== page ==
In honor of the great pioneers who crossed the plains and settled these mountain valleys, we thought it was only fitting to do a post about the kinds of food they may have eaten as they traveled.
We’ve been reading journals and stories from our own pioneer ancestors, and have realized that finding and preparing food was a daily, constant concern as they traveled the plains headed to the Rocky Mountains. We know they had Dutch ovens and used a fire to cook on the nights when they had enough time (they didn’t always have that luxury). Each person had their flour allotment for the day, which they would use for breads and biscuits baked over the fire. To that bread they added whatever they could find, hunt, or gather.
We also know that the early pioneers were planting crops for those who followed behind, including potatoes, buckwheat, turnips, and other staple items. Planting crops was also their first priority when they arrived in the Salt Lake Valley. On July 23rd, the day before Brigham Young first saw the valley, an advanced party including my great-great-grandpa and several others plowed two and a half acres and planted wheat, potatoes and vegetables. They also built a dam on city creek for irrigation.
Both on the trek and in the valley, these pioneers also hunted and fished for game. Many of the references to my ancestor in his journal and the records talk about him bringing buffalo, antelope, and fish back to camp.
So, to honor our pioneer ancestors, we decided to do a buffalo stew and biscuits. This kind of meal would have been a great feast for many of the pioneers coming across the plains. When they were able to kill a buffalo, there was a great celebration at camp. With no refrigeration, they had to use or dry the meat before it went bad. But on the night of a buffalo kill they could have looked forward to stew to go with their biscuits.
The pioneers would fish and hunt deer, antelope, and buffalo whenever they could to supplement the rations they had brought with them. You can use any of these for this stew, but if you don’t have any wild game on hand use beef.
- 1 ½ lbs of Buffalo meat (or beef, venison, antelope, etc.)
- 6 medium potatoes
- 6 carrots
- 1 onion
- 2 stalks of celery (pioneers probably didn’t have this, so you can leave it out for authenticity)
- 6 bouillon cubes
- 6 cups water
- 2 Tablespoons cooking oil
- 4 cloves Garlic (again, they probably didn’t have garlic, but we sure like it)
- Salt and Pepper to taste
- Cayenne pepper to taste
- 3 tsp cornstarch to thicken
- For a 12-inch Dutch oven to reach 350 degrees, you’ll need to use 24 briquettes. If you are also making biscuits and stacking your ovens, start 36 briquettes.
- Cut the meat into stew-sized chunks
- Chop carrots, potatoes, onion, and celery
- Once the charcoal is white hot, dump it on your cooking surface. Pour oil into your oven and cover. Preheat your oven by putting it on top of the coals. Once it’s hot, add garlic and onion and let cook for 1 minute. Then add meat and brown.
- Once the meat is browned, add the rest of your ingredients. Add enough water to just cover all of your ingredients (approx. 6 cups). The pioneers probably added more water because the broth could be used for several days.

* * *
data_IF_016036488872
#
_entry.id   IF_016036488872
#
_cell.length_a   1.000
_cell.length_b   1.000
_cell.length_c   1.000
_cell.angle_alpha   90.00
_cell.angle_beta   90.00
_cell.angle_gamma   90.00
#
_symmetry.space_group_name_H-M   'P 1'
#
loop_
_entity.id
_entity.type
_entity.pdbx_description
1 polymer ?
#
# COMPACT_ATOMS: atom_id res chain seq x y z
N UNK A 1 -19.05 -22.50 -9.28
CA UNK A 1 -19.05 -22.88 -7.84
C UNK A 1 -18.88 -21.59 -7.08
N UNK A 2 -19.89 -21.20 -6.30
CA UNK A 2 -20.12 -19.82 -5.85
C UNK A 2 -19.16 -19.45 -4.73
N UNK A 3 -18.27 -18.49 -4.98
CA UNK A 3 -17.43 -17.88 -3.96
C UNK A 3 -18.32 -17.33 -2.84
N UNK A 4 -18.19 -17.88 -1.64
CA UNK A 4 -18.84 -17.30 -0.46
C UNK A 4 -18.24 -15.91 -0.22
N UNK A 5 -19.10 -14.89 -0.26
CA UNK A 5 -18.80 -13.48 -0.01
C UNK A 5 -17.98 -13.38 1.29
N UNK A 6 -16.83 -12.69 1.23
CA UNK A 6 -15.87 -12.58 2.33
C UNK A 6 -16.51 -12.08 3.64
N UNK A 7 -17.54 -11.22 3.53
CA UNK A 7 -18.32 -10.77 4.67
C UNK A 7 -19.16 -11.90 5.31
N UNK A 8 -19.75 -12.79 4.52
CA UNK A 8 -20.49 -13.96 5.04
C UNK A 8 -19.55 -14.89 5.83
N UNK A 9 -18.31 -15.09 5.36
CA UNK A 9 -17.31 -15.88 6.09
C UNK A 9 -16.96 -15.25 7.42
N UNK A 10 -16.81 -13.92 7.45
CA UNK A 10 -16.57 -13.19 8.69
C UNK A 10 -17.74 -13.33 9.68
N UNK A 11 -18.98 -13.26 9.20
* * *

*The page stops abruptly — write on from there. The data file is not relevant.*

- Leave 12 briquettes on the bottom and put twelve on top of your oven.
- Cook stew for about an hour or until your vegetables are tender. About 30 minutes in you will probably need to heat up another 12 briquettes to replace the ones that are spent.
- When the vegetables are tender, mix the cornstarch with an equal amount of cold water and then stir into the stew. Allow to return to a boil for several minutes or until it thickens to the consistency you like.
Dutch Oven Biscuits
Use your favorite biscuit dough recipe. Confession, we took advantage of our modern conveniences and bought refrigerated biscuit dough in a can. If you really want to be authentic though, look up ‘pioneer biscuit recipe’ online and you might just stumble across gems like this one, passed down from people’s pioneer ancestors. Have a favorite biscuit recipe? Let us know in the comments and we’ll try it out!
- Line your Dutch oven with tinfoil and spray with cooking oil. Cut out biscuits and place in the bottom of the oven. If you are feeding a lot of people you can layer the biscuits to make a sort of pull-apart bread.
- Cover oven and place over coals. If you are just cooking biscuits, place 8 coals on the bottom and 16 on top. If you are stacking your Dutch ovens, place the biscuit oven on the bottom with 8 coals below and 16 above. Then stack the stew oven on top and place the remaining 12 briquettes on the lid. It will probably take your biscuit oven about ten minutes to heat up to 350. Once it is hot, a single layer of biscuits should cook in about ten minutes. If you have multiple layers, it will take longer. Because the stew takes much longer than the biscuits, you can start the stew first and add the biscuit oven later so they finish at the same time.
- When the biscuits are browned and cooked through, take them out of the oven.
- Serve with honey or preserves if you’re feeling extravagant. We cheated on the biscuit dough, so we made up for it by using honey from our own beehive.
Eight large biscuits will serve four-six people. The stew will serve eight. Both make for great recipes on campouts, and your Scouts are sure to love them!
To see more ideas for outdoor cooking, visit our blog at 3guysoutside.com.
Author: Gary Pack | Advanced Training Chair, Trapper Trails Council. He is an Eagle Scout with 30+ years of adult Scout leadership. He is also the father of six Eagle Scout sons and one professional Scout daughter. For those counting, that’s 18 Pinewood Derby cars and thousands of Courts of Honor.